Here’s how and why HR departments can use Net Promoter Score data
Net Promoter Score (NPS) was first introduced by Bain & Company in 2003, and it was quickly adopted as the standard measure of customer loyalty.
The idea of NPS is simple: Customers are polled with 1 to 2 questions. One question asks for the quality of their experience and the second asks if they’ll recommend [product/company] to a friend or colleague. If you’re an everyday consumer of technology — from Apple to AirBnB — you’ve probably seen NPS before.
NPS to assess customer loyalty
Companies like AirBnB and Apple use customer loyalty to assess revenue health with:
- Customers acquisition
- Customer retention
Here’s how NPS plays out for customer loyalty.
A company wants to know which product feature drives loyalty with customers, to retain them. It’s a marketer’s dream for everyone to talk about their product. A lot of talk about a product drives new customer acquisition (growth). This is why customer feedback is essential. Think of Apple. Need to find out about their best feature? Just ask a customer.
But NPS does more than drive growth; it’s also an operating strategy. Since NPS is the customer’s voice, it helps engineering teams prioritize new feature requests.
NPS to assess employee loyalty
Now, let’s look at that again through a different lens.
A company wants to know which corporate benefit drives loyalty with employees, to retain them. It’s an HR manager’s dream for everyone to talk about their company. A lot of talk about a company drives new employee hires (growth). This is why employee feedback is essential. Think of Apple. Need to find out about their best corporate benefit? Just ask an employee.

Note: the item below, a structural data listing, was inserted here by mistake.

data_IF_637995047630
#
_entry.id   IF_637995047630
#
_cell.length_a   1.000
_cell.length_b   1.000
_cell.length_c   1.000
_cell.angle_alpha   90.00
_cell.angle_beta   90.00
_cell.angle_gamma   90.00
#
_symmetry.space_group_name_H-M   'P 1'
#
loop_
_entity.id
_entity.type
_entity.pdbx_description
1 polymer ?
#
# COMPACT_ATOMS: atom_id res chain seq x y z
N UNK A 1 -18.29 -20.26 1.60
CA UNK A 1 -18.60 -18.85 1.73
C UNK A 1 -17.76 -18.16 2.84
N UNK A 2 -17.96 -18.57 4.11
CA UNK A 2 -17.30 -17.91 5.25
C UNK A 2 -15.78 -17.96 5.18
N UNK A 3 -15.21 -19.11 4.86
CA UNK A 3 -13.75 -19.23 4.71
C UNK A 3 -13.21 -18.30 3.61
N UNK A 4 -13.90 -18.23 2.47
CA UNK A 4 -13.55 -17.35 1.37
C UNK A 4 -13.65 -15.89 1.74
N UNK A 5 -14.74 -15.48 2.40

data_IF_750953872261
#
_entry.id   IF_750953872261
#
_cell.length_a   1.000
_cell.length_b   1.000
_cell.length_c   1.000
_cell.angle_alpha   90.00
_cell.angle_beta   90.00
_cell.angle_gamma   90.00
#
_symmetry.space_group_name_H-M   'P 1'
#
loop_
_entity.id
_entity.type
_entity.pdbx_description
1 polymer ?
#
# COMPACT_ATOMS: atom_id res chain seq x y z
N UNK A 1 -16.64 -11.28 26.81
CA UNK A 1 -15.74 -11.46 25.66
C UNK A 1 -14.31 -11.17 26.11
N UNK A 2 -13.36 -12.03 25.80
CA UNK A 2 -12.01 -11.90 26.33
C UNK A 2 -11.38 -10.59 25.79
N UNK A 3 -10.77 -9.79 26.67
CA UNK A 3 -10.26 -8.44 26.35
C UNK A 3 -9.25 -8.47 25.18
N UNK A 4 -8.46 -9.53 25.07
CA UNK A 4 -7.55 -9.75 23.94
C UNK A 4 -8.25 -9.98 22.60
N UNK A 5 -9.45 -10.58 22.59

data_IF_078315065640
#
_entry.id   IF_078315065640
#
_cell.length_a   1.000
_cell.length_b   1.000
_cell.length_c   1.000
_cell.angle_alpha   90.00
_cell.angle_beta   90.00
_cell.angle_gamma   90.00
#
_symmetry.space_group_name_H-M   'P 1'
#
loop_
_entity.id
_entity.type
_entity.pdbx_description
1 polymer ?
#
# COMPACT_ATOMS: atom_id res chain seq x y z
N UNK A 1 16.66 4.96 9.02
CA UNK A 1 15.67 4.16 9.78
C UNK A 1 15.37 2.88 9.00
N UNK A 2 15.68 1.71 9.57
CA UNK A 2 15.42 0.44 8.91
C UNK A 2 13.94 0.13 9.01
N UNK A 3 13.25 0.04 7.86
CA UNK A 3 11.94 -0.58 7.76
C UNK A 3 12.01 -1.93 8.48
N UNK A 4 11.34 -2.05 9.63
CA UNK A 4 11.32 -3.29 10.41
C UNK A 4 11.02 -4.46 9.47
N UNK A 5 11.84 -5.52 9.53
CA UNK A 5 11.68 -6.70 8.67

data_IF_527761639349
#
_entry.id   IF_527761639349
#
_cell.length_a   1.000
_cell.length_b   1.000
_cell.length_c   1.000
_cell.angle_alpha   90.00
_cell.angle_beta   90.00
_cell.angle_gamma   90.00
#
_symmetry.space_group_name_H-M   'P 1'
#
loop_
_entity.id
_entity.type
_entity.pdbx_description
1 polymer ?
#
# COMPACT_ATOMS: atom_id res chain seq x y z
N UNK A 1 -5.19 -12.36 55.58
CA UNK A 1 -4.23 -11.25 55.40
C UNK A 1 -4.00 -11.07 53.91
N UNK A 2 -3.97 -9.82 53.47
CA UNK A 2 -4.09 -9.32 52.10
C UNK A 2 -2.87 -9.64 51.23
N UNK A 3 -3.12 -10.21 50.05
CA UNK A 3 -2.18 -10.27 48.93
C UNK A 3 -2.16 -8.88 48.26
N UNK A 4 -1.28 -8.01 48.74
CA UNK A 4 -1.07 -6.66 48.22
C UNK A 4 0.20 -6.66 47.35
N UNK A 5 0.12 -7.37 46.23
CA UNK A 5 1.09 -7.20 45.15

But NPS does more than drive growth; it’s also an operating strategy. Since NPS is the employee’s voice, it helps HR teams prioritize new benefit requests.
You may have noticed this is exactly the same thing, but replaces customer with employee, marketer/engineer with HR, product with company, feature with benefit, and acquisition with hire. An HR professional already measures the health of a company via:
- Employee recruitment
- Employee retention
- Employee development
That’s because employees are your customers.
Why Use NPS With Employees?
It’s easy to see why companies are obsessed with Net Promoter Score. It’s a simple way of gathering customer feedback in real-time. At LeanBox, we’re obsessed with sharing info that makes the HR pro’s life easier. And NPS has us doing cartwheels over here! As the person leading the charge on “find them, grow them, keep them,” here are 6 reasons why you should absolutely take a deep dive into NPS.
1. It brings transparency to the table
Use NPS as a tool to set the expectation that you are willing and open to hearing concerns (and praise!). If a company or business practice isn’t transparent in this digital age, it’s on the losing end. Without complete transparency, it’s impossible to build trust, satisfy employees, and have a high degree of employee engagement.
Here’s what being transparent means:
- Having nothing to hide
- Being welcome to feedback
- Being open to conversations anytime
2. It keeps your company honest
If your NPS score is high, great! You’re doing something right, no matter the issues. If 45% of employees are not likely to recommend your company? Time to take action. There’s no hiding from that number.
3. It helps predict employee disengagement
By measuring NPS, you can always have a finger on the pulse of employee happiness and engagement.
4. It’s linked to performance
Trended over time, a company’s Net Promoter Score can be mapped directly to organizational performance.